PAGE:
In the wake of the deadly shootings in Charleston, South Carolina, and in Oklahoma City, Oklahoma, the topic of religion and terrorism has been a hot button issue on both sides of the aisle.
But in a strange twist, the issue of religion has actually gotten more attention than religion itself in the media.
“I’ve never seen this issue get more attention in the national media than it did in the last two years,” David Brooks, a former chief White House reporter at The New York Times and Fox News, told me in an interview.
“The last thing you want to do is make religion more acceptable, more accessible, more acceptable to the American public.”
A new study published this week in the journal Science suggests that religious Americans are not simply a different religion than those who don’t attend church, but that they are more liberal than the general public.
Researchers surveyed 2,000 Americans, including 3,000 religious people, who identified themselves as atheists, agnostics, and theists, and asked them questions about their beliefs, including whether they believed in God, the afterlife, and other such topics.
The study’s findings, which were based on a sample of 5,000 interviews, found that religious people were significantly more likely to have liberal views than the other groups surveyed.
“Religious people are much more liberal,” said Michael Sperling, a sociology professor at Stanford University and co-author of the study.
“They are less conservative, they are less traditional, and they are not as concerned with religion as secular Americans are.”
Sperlings also pointed to a 2014 Pew Research Center study that found religious Americans were more likely than secular Americans to be very likely to report having read the Bible and believe that religion is the only true way to live.
“It’s hard to imagine a more liberal, less traditional form of Christianity,” Sperings told me.
“A religion that has been so successful at persuading the public to not believe in God and accept the authority of the pope and the apostles and so on is a religion that is a threat to the status quo.”
What is it about religion that makes it so appealing?
Brooks, the author of The Culture of Critique, has spent much of his career working in the news media and media organizations.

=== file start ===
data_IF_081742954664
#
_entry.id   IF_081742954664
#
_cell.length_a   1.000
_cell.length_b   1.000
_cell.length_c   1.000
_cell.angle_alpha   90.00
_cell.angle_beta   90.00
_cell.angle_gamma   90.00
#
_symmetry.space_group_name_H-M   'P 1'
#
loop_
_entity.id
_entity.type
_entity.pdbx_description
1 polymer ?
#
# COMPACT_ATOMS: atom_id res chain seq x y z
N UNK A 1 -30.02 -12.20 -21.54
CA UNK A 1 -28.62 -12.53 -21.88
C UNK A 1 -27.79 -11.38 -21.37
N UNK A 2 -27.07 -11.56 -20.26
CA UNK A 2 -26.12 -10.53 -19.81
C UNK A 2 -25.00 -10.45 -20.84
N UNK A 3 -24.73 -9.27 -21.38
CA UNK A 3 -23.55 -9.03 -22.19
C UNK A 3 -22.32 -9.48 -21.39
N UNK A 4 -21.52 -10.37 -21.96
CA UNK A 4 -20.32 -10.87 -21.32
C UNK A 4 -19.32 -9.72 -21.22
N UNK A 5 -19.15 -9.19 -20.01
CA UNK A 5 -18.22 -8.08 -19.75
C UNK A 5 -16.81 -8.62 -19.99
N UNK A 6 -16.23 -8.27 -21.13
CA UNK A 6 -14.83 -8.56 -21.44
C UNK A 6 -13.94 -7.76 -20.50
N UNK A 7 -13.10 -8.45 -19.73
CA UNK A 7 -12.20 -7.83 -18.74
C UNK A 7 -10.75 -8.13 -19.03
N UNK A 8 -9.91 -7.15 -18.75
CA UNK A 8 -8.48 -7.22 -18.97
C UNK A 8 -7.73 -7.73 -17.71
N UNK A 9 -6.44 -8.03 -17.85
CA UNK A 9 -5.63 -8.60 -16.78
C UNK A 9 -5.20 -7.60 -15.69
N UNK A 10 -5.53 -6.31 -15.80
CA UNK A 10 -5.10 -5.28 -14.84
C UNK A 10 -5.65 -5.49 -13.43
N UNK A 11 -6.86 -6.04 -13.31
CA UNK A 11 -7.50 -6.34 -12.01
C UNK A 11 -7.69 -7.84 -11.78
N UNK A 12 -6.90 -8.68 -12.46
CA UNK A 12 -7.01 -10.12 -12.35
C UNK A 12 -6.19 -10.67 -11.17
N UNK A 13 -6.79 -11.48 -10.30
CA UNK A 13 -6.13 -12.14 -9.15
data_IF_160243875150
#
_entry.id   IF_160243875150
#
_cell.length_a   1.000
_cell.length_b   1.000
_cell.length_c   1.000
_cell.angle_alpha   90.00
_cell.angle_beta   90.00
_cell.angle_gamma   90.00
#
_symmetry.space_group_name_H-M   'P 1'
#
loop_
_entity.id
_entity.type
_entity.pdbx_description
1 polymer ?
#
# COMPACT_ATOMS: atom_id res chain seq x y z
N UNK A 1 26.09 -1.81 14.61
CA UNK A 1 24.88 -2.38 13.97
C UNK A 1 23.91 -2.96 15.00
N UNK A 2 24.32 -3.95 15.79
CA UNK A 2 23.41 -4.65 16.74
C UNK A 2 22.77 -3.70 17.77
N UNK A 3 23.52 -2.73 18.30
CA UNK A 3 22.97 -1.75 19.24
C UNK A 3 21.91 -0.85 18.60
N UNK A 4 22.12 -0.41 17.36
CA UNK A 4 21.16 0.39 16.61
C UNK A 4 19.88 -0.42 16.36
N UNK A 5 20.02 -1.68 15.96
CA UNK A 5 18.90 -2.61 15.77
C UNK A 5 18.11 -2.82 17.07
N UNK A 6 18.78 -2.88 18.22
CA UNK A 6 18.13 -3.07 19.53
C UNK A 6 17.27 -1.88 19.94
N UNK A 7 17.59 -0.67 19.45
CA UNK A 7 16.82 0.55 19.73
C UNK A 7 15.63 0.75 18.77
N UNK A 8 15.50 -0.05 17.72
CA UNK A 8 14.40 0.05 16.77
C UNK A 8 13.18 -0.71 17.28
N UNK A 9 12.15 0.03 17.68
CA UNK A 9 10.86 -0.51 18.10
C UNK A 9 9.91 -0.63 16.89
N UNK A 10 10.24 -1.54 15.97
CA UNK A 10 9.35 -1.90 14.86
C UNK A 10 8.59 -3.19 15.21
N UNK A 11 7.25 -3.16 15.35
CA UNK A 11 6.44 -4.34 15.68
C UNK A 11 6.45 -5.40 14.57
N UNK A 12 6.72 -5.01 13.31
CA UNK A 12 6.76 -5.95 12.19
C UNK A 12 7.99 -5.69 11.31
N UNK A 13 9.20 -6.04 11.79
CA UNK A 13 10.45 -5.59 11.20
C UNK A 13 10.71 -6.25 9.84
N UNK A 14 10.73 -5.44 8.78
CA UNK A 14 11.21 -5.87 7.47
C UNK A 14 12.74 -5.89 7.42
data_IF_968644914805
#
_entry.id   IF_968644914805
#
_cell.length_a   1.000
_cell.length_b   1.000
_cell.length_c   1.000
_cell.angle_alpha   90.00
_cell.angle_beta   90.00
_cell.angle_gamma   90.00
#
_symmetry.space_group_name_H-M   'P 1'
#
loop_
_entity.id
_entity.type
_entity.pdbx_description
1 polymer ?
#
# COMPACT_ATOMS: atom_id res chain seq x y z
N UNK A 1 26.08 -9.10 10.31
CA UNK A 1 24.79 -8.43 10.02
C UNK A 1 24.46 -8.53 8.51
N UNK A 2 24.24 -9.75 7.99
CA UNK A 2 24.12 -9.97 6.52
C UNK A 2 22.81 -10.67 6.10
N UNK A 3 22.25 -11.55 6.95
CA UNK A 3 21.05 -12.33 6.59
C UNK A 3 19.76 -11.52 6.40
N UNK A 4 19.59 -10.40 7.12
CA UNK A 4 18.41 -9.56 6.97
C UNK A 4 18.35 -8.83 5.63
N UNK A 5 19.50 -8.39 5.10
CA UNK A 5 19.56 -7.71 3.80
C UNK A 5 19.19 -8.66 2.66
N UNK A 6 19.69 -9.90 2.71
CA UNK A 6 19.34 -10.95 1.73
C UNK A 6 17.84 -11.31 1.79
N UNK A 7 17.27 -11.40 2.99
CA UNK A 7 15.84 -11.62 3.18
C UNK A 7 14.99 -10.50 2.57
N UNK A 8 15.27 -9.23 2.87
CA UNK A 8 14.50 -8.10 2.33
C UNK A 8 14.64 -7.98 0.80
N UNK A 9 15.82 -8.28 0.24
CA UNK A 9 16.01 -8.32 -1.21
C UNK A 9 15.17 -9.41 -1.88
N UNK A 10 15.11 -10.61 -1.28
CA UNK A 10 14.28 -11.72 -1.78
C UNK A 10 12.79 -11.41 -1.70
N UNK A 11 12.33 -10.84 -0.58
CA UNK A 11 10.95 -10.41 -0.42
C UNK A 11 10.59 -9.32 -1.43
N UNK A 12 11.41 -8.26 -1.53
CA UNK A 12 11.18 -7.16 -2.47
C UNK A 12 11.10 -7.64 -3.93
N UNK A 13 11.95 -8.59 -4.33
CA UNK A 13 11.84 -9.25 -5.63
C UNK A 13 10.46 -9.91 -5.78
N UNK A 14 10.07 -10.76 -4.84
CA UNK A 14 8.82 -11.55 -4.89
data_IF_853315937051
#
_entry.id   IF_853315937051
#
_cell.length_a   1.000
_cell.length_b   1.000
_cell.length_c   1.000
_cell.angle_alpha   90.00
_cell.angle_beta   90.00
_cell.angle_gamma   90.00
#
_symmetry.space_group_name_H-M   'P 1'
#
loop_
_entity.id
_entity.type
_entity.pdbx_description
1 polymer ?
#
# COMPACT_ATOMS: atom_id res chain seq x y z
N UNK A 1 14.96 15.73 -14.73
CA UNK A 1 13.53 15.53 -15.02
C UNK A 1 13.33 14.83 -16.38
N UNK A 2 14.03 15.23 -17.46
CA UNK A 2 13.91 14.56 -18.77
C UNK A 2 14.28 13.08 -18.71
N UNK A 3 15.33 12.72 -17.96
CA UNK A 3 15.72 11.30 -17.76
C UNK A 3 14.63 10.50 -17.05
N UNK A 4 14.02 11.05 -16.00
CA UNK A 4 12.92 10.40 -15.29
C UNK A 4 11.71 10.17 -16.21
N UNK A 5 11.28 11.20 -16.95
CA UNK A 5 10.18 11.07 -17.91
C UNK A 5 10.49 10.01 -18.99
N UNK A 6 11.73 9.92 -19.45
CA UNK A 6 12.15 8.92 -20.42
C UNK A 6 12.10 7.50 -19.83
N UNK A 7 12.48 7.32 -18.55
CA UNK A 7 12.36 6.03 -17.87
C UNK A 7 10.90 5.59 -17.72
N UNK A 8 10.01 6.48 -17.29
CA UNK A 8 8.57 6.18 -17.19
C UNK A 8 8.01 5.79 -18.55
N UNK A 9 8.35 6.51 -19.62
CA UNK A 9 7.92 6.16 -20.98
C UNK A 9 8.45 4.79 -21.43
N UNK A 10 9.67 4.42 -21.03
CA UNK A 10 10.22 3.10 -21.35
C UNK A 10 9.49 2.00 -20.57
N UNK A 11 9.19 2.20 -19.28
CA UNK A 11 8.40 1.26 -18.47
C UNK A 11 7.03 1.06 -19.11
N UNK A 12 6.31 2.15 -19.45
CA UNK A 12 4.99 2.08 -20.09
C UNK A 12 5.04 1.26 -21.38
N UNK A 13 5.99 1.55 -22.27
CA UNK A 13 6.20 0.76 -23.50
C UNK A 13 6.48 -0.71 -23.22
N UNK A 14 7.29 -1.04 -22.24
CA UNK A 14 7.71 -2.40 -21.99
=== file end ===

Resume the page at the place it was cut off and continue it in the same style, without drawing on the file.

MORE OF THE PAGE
He told me that religion often plays a role in how the media deals with its news.
He said he believes that the media has a responsibility to be a good steward of the public interest and not just an arm of government.
“If you can’t do your job of reporting and the press is not doing its job of serving you, then you’re not serving the public,” Brooks said.
“When we see a lot of journalists trying to hide the truth, hiding their biases, hiding the agendas of people, then it’s not a news organization.
It’s a business.
And it’s an ugly business.
It doesn’t deserve to be called a news organisation.
It deserves to be branded as a news business.”
But he added that, “Religion is a very important element of American culture.”
“It is one of the things that makes us the most powerful people on Earth,” he said.
Brooks added that it is important for news outlets to be sensitive to the fact that they don’t just “have to report what the news is telling you, but to tell the story of the people who have been most impacted by that news.”
“If we don’t cover the story, it’s going to feel like a political attack,” he explained.
“You are not doing your job.”
“People get offended when we call people to account for their bias, when we treat people as though they’re in a bubble,” Smerling added.
“But you can also treat people like adults, as human beings, and as responsible for their actions.
If we are not, then the press and the public will not be as tolerant of the stories we tell.”
The Pew study also found that people who said they attend church weekly or more often were more conservative than people who attended less often or didn’t attend at all.
“People who have attended church more frequently are less likely to believe in a God, less likely not to believe that a deity exists, less apt to believe there is a afterlife, less inclined to think there is an afterlife, more likely not believe that Christianity is the most important religious belief in the world, and less likely in any of these other ways,” Skelberg told me during our conversation.
“So, there’s something there for people who are religious and non-religious.
But people who don [at least] a small part of the time aren’t.”
Brooks told me he thinks people who identify as atheists are also likely to be more liberal and less conservative.
But he also said that he thinks there are some things that people can learn from people who say they are atheists.
“Some of those who say that they’re atheists are